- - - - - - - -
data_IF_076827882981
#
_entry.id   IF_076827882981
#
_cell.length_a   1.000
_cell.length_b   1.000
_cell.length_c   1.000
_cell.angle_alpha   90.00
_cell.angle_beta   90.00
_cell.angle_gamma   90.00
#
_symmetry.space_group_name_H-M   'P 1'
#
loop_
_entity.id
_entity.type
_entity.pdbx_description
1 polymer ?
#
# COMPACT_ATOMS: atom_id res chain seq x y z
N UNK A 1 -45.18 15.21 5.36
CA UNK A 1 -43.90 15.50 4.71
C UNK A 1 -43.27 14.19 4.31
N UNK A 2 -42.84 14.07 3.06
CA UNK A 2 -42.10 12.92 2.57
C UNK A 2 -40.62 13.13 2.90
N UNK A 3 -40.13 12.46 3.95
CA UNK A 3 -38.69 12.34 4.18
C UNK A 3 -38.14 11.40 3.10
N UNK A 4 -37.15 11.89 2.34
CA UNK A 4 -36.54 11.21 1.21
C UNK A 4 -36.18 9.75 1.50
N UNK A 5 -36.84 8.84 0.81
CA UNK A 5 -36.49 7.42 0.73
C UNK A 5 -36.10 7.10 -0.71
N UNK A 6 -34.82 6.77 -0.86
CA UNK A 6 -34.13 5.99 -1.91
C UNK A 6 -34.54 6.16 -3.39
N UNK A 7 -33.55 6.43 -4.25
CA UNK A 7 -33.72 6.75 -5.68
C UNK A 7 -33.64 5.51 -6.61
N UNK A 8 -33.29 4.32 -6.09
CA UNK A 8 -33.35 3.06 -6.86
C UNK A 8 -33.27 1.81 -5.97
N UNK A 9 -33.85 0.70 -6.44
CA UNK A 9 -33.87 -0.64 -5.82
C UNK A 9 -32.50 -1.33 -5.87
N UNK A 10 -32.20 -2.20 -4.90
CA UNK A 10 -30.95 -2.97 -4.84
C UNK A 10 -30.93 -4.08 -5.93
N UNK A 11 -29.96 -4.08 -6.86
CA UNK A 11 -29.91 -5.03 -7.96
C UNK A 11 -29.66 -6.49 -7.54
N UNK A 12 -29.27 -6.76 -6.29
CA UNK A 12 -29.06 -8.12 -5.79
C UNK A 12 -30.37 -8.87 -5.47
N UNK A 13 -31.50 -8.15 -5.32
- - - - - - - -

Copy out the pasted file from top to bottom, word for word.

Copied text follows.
data_IF_076827882981
#
_entry.id   IF_076827882981
#
_cell.length_a   1.000
_cell.length_b   1.000
_cell.length_c   1.000
_cell.angle_alpha   90.00
_cell.angle_beta   90.00
_cell.angle_gamma   90.00
#
_symmetry.space_group_name_H-M   'P 1'
#
loop_
_entity.id
_entity.type
_entity.pdbx_description
1 polymer ?
#
# COMPACT_ATOMS: atom_id res chain seq x y z
N UNK A 1 -45.18 15.21 5.36
CA UNK A 1 -43.90 15.50 4.71
C UNK A 1 -43.27 14.19 4.31
N UNK A 2 -42.84 14.07 3.06
CA UNK A 2 -42.10 12.92 2.57
C UNK A 2 -40.62 13.13 2.90
N UNK A 3 -40.13 12.46 3.95
CA UNK A 3 -38.69 12.34 4.18
C UNK A 3 -38.14 11.40 3.10
N UNK A 4 -37.15 11.89 2.34
CA UNK A 4 -36.54 11.21 1.21
C UNK A 4 -36.18 9.75 1.50
N UNK A 5 -36.84 8.84 0.81
CA UNK A 5 -36.49 7.42 0.73
C UNK A 5 -36.10 7.10 -0.71
N UNK A 6 -34.82 6.77 -0.86
CA UNK A 6 -34.13 5.99 -1.91
C UNK A 6 -34.54 6.16 -3.39
N UNK A 7 -33.55 6.43 -4.25
CA UNK A 7 -33.72 6.75 -5.68
C UNK A 7 -33.64 5.51 -6.61
N UNK A 8 -33.29 4.32 -6.09
CA UNK A 8 -33.35 3.06 -6.86
C UNK A 8 -33.27 1.81 -5.97
N UNK A 9 -33.85 0.70 -6.44
CA UNK A 9 -33.87 -0.64 -5.82
C UNK A 9 -32.50 -1.33 -5.87
N UNK A 10 -32.20 -2.20 -4.90
CA UNK A 10 -30.95 -2.97 -4.84
C UNK A 10 -30.93 -4.08 -5.93
N UNK A 11 -29.96 -4.08 -6.86
CA UNK A 11 -29.91 -5.03 -7.96
C UNK A 11 -29.66 -6.49 -7.54
N UNK A 12 -29.27 -6.76 -6.29
CA UNK A 12 -29.06 -8.12 -5.79
C UNK A 12 -30.37 -8.87 -5.47
N UNK A 13 -31.50 -8.15 -5.32